There are two versions of the Nexus 4. The first is an unlocked version that is sold through the Google Play Store and is compatible with GSM networks like T-Mobile and AT&T. It is able to run on both of those without a contract meaning users will want to take a look at several different pre-paid carrier options including T-Mobile itself.
For more information on the carrier options for the unlocked Nexus 4, see our comparison.
For AT&T, the Nexus 4 will run on its HSPA+ 21 network while on T-Mobile, it can run on the carrier’s HSPA+ 42 network. Users will need the proper SIM card in order to use the device on these networks.
On the other hand, the on-contract version for T-Mobile, runs on T-Mobile’s HSPA+ 42 network. The Nexus 4 will more than likely not run on T-Mobile’s upcoming LTE network despite having an LTE radio.
A comparison between HSPA+ 42 data speeds and 4G LTE data speeds can be seen in the video below.
Last year, the HTC One X arrived on AT&T’s 4G LTE network, severely limiting consumer interest in the device. This time around, HTC has corrected this by offering the HTC One on four carriers in the United States at launch.
AT&T, Sprint and T-Mobile will all support the device on their 4G LTE networks while Cincinnati Bell, a regional carrier, will launch the device as well. Thus far, Verizon has not confirmed the device though we have heard rumors that it may be coming later in the year, possibly in the form of the Droid DNA 2.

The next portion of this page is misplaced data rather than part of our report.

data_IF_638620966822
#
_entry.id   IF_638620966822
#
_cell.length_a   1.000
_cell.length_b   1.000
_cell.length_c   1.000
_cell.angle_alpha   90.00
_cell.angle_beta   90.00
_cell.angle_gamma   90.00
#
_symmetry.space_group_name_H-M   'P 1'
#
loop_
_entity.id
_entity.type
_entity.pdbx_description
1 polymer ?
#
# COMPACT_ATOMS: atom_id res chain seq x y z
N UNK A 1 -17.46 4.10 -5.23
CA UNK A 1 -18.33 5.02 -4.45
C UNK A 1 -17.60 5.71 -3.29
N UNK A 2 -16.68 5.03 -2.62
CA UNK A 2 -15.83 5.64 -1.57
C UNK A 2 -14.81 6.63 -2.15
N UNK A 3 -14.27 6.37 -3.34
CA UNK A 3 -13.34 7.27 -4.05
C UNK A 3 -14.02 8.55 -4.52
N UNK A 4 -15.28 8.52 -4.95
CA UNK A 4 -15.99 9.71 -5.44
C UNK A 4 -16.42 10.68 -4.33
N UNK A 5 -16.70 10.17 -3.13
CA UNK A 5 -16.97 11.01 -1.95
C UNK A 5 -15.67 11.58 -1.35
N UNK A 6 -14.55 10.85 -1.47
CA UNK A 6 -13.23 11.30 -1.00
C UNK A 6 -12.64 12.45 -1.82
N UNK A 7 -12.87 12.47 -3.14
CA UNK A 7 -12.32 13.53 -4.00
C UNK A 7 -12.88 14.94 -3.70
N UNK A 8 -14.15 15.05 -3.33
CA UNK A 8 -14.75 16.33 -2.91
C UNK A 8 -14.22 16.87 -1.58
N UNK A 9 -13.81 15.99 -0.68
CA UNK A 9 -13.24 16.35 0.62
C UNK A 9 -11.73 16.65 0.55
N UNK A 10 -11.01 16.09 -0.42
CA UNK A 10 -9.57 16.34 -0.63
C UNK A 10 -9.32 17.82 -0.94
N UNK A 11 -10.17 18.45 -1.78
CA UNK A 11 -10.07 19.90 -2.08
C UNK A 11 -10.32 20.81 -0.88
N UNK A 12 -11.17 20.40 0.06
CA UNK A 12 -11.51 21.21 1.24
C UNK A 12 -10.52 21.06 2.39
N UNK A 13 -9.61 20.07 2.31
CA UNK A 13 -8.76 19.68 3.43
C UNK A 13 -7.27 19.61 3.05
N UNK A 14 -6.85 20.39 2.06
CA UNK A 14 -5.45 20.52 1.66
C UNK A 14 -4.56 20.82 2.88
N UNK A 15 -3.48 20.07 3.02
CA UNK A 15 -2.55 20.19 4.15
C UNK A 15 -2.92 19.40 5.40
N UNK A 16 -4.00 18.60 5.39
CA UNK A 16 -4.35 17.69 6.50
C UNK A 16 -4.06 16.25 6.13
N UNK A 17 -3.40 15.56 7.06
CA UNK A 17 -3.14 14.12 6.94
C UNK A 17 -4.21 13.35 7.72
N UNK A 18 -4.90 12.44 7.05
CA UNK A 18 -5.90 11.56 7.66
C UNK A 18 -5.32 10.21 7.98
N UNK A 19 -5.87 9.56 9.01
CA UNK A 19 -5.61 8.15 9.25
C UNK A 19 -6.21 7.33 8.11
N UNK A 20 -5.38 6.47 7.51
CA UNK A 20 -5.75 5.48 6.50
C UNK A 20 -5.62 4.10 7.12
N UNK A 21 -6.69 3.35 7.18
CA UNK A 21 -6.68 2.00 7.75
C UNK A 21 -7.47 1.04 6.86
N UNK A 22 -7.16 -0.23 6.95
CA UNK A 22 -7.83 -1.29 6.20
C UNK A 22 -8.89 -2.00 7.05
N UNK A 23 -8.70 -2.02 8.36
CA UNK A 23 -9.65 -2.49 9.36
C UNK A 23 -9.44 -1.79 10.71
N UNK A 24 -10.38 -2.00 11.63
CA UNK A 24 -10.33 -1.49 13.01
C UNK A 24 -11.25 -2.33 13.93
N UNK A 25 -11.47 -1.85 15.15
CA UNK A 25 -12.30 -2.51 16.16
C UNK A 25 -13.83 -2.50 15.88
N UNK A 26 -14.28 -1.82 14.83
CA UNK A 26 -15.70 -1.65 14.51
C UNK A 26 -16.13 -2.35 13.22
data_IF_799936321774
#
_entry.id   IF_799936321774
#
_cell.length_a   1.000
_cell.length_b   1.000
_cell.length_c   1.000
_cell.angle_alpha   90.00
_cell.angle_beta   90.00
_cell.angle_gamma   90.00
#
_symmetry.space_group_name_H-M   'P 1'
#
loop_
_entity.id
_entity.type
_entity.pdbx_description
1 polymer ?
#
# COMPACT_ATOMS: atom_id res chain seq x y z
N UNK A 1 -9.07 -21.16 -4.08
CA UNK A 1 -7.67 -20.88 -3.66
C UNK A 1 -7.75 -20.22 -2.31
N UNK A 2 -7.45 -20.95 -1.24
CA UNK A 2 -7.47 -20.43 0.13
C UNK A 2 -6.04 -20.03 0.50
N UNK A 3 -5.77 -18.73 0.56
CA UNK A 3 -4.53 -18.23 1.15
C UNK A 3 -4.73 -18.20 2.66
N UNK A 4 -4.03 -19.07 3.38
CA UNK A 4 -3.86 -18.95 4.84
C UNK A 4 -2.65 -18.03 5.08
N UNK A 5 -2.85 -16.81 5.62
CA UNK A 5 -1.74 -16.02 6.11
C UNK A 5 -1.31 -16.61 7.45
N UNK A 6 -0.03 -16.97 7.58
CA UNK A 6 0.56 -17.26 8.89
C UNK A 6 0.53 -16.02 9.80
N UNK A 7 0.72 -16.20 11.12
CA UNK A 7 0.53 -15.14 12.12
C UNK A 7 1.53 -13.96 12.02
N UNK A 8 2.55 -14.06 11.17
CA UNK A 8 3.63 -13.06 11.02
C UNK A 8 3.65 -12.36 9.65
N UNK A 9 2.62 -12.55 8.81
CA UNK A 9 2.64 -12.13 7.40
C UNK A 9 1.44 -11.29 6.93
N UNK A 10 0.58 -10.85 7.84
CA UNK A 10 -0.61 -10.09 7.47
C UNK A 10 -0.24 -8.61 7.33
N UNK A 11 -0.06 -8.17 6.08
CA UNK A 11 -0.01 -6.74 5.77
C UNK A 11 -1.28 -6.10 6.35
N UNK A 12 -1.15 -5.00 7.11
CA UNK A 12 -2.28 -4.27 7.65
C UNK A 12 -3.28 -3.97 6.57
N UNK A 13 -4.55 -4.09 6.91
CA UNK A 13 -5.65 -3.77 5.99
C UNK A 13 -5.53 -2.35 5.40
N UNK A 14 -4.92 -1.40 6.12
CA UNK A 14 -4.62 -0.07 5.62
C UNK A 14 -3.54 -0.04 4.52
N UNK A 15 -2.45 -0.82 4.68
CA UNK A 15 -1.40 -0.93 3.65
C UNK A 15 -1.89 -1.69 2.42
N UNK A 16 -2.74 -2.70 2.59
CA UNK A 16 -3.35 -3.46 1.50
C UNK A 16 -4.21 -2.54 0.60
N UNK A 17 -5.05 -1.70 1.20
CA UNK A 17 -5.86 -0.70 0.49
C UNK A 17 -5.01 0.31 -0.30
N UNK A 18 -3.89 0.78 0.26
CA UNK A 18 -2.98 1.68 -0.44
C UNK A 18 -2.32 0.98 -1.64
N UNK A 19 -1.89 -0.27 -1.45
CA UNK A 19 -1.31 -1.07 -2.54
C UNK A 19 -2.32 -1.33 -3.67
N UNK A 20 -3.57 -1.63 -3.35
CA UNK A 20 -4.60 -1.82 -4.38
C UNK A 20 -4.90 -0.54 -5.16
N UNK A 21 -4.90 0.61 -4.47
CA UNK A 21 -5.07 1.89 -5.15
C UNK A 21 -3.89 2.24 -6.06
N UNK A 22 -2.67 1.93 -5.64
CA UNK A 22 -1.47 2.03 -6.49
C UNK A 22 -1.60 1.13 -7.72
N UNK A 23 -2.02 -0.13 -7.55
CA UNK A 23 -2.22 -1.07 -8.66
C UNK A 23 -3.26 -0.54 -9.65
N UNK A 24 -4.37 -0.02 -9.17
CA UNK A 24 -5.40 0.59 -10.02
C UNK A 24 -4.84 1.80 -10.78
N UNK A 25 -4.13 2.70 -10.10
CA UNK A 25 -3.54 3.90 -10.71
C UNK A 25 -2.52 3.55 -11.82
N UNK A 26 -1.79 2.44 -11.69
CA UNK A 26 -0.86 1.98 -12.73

Another interesting aspect of the Nexus 4 is its pricing. The on-contract model for T-Mobile has pricing typical of any high-end smartphone. The device costs $150 on-contract through T-Mobile though those looking hard enough will find it for cheaper at other retailers.
It’s the unlocked model that has the most intriguing pricing model though. The Nexus 4 though the Google Play Store boasts some of the cheapest off-contract pricing that money can buy.
Specifically, the 8GB Nexus 4 is a mere $299 while the 16GB Nexus 4 costs $349. Both are significantly lower than typical off-contract pricing which can be upwards of $500. An unlocked iPhone 5 costs $649 by comparison.
As for the HTC One, HTC failed to announce any sort of pricing for either the 32GB model or the 64GB model. American carriers also haven’t made their on-contract plans known.
Rumors suggest that the device will start at $199.99 for the 32GB model which wouldn’t be surprising given the pricing of the iPhone 5. The 64GB model is rumored to be $299.99.
T-Mobile says that it will be offering it with its Unlimited Nationwide 4G Data plan with no annual contract. It’s unknown if the carrier will only offer the device at an unsubsidized price or if it will offer it on-contract as well. If it’s the former, expect to pay more than $199.99 or $299.99 up front.